Leprosy Down but Still Around

By ROBERTO MENDEZ MARTINEZ

HAVANA TIMES, March 16 (IPS) – For Andres, the pork meat, cassava and white rice and black beans with which since his childhood he used to celebrate the end of the year this time did not have the usual taste, despite the special effort by his wife in the kitchen.

Barely a week before, they both decided to go see a dermatologist at a Havana hospital because the condition which had been treated for a long tine at their area polyclinic as “ringworm” was getting worse. A detailed physical exam was enough to change the diagnosis: Andrés was actually suffering from Hansen’s disease, traditionally known as leprosy.

“It’s always difficult to tell a patient he/she has Hansen’s,” affirms one of the oldest and most experienced specialists in dermatology in the Cuban capital.

“Many do not know what that is exactly, but when, forced by medical ethics, we have to explain to them that it is what they know as leprosy, they have extreme reactions: they cry, scream, some have even tried to commit suicide,” she says.

“Actually, leprosy is a curable disease today, but there is a very strong social tradition of rejection toward it in our society. More so…it is considered the worst…HIV-AIDS sufferers are already looked upon with compassion by the majority, but lepers are still the last straw,” adds the specialist.

According to any medical text, leprosy is an infectious-contagious disease. Its name comes from the Greek lepis, which means scales. It is produced by the Mycobacterium leprae. Its visible symptoms can take from 10 to 20 years to appear, which helps to surround it with a mysterious halo. It fundamentally affects the skin and the peripheral nerves and, among the chronic diseases, it is still, if not treated at an early stage and effectively, the principal cause of deformities and handicaps among the world population.

CUBA HAS REACHED THE GOAL BUT SOME COUNTRIES HAVEN’T

In 1991 the World Health Assembly approved a resolution to eliminate leprosy as a public health problem in 2000. The goal was to lower the diseases’ prevalence rate to one per 10,000 inhabitants. This was not achieved equally in the world. According to the World Health Organization (WHO), the highest prevalence rates by regions were Southeast Asia (4.5X 10,000 inhab.), followed by America (1.6) and Africa (1.3). The countries with the highest prevalence rates are currently India (6.8), Brazil (2.6), Madagascar (5.7), Mozambique (3.5) and Nepal (1.5).  These represent approximately 75 per cent of the world population with this disease.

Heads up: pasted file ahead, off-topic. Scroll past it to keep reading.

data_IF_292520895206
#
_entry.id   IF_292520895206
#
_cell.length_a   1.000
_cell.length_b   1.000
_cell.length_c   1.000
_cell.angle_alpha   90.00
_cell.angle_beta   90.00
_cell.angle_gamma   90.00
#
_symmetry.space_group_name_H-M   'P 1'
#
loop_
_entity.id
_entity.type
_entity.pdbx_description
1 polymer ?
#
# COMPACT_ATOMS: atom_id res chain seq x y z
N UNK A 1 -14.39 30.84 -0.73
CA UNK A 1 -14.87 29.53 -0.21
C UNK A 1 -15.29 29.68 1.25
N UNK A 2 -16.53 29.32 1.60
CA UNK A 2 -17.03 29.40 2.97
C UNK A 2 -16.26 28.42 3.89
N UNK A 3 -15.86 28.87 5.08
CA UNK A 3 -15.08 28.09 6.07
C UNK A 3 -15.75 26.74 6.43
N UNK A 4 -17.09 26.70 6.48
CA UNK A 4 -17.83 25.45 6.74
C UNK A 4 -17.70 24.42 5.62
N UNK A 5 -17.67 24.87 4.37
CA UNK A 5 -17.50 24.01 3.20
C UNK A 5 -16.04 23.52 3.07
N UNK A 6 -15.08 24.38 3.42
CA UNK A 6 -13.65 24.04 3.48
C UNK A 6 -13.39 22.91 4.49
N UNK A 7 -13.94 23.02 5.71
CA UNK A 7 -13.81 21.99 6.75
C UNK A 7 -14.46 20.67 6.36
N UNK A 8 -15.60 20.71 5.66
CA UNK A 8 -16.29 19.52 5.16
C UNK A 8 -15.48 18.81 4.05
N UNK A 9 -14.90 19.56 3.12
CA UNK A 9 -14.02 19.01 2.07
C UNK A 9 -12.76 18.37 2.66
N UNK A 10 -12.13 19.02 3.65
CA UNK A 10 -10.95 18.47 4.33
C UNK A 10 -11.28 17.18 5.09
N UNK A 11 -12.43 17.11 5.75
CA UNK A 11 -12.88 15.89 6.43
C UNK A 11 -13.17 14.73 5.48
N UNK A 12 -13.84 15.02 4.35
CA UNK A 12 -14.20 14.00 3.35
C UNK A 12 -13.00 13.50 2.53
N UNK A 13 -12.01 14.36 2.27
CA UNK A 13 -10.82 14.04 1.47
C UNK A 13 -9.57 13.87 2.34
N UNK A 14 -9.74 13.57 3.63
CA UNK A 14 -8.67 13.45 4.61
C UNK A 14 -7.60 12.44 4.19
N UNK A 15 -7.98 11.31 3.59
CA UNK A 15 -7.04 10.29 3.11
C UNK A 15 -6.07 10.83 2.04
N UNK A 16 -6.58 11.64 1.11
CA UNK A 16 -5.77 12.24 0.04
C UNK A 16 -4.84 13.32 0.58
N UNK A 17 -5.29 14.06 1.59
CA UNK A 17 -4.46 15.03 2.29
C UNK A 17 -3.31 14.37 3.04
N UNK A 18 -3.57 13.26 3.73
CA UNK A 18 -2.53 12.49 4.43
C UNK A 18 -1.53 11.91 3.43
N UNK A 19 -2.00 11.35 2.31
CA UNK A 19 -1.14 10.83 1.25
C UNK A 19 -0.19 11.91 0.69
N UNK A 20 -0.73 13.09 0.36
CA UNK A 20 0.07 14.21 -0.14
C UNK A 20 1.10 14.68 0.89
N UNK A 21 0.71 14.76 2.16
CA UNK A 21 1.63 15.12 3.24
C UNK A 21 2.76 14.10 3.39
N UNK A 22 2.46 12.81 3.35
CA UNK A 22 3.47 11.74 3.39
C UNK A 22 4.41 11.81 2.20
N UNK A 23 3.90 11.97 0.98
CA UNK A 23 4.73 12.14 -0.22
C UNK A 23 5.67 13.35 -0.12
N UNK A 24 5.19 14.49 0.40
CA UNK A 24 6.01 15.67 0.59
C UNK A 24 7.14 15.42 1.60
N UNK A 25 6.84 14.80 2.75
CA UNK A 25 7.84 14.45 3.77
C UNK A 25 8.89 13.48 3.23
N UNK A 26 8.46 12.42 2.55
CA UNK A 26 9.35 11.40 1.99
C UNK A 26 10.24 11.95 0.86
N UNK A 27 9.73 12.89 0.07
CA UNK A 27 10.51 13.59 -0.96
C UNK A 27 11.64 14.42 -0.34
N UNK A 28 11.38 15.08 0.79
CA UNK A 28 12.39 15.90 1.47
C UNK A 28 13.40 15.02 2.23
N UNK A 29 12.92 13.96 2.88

At present, thanks to the application of a multi-therapeutic treatment, leprosy is no longer a health problem for several countries, among them Cuba, which in 1993 registered a rate of 0.8 and which has continued to decrease to the current approximate figure of 0.2.

But that does not mean that it has been eradicated. For many of our neighbors and acquaintances, leprosy “no longer exists in Cuba” or “all the lepers are in El Rincon.” But that is not the case.

With the development of medicine it has been possible to find the way to cure Hansen’s disease, but not to strip it of its terrible halo, thanks to the contribution made because of the lack of knowledge on the exact way and time in which a person contracts the disease and the immemorial habit of separating those who have it so that they do not infect the community.

In the book of the Leviticus, one of the ones that enunciates Moses’ Commandments in the Bible, written almost a millennium before our age, it says that lepers will wear torn clothes, disheveled hair and covered mouth, and will shout: “Impure, impure!”, adding that while the leprosy lasts they will be impure. They will live isolated and will live outside the camp. It is also known that in the Middle Ages all those who suffered the disease had to express their condition through sign language.

Society’s attitude toward Hansen’s sufferers has not changed much among us. A nurse with a long career in the follow up of these cases affirms: “They are simply sick people who have to follow a treatment and the family, the people who live directly with them, have to be tested to know if they are infected, but not those terrible things we have seen: many couples are destroyed when the diagnosis is known, they are isolated at work, we know about one of them who used to play dominos with his neighbors from the block and when they found out that he was being treated they rudely told him ‘to have a conscience’ and not to approach the playing table or go to their homes because there were children.”

THE DISEASE DATES BACK HERE NEARLY FOUR CENTURIES

Perhaps Andres doesn’t know that in our country’s history the first evidence of lepers was recorded in the early 17th century. The first sign dates back to January 17, 1613, according to a document in the archives of the Office of the City of Havana Historian and says:

Mrs. Aldermen and Attorney General on behalf of this city and its neighbors said they have been informed that in this city there are four or six persons suffering from San Lazaro’s disease, who have come from abroad and who are walking through the streets to the detriment and prejudice of this city and its neighbors because it is a contagious disease, to which I attest to your honor that in this City there is no hospital for said disease and it is necessary to provide one and to send the persons that seem to be affected by said disease outside this City and Island or that they be sent to the closest place where there is a Hospital for this disease.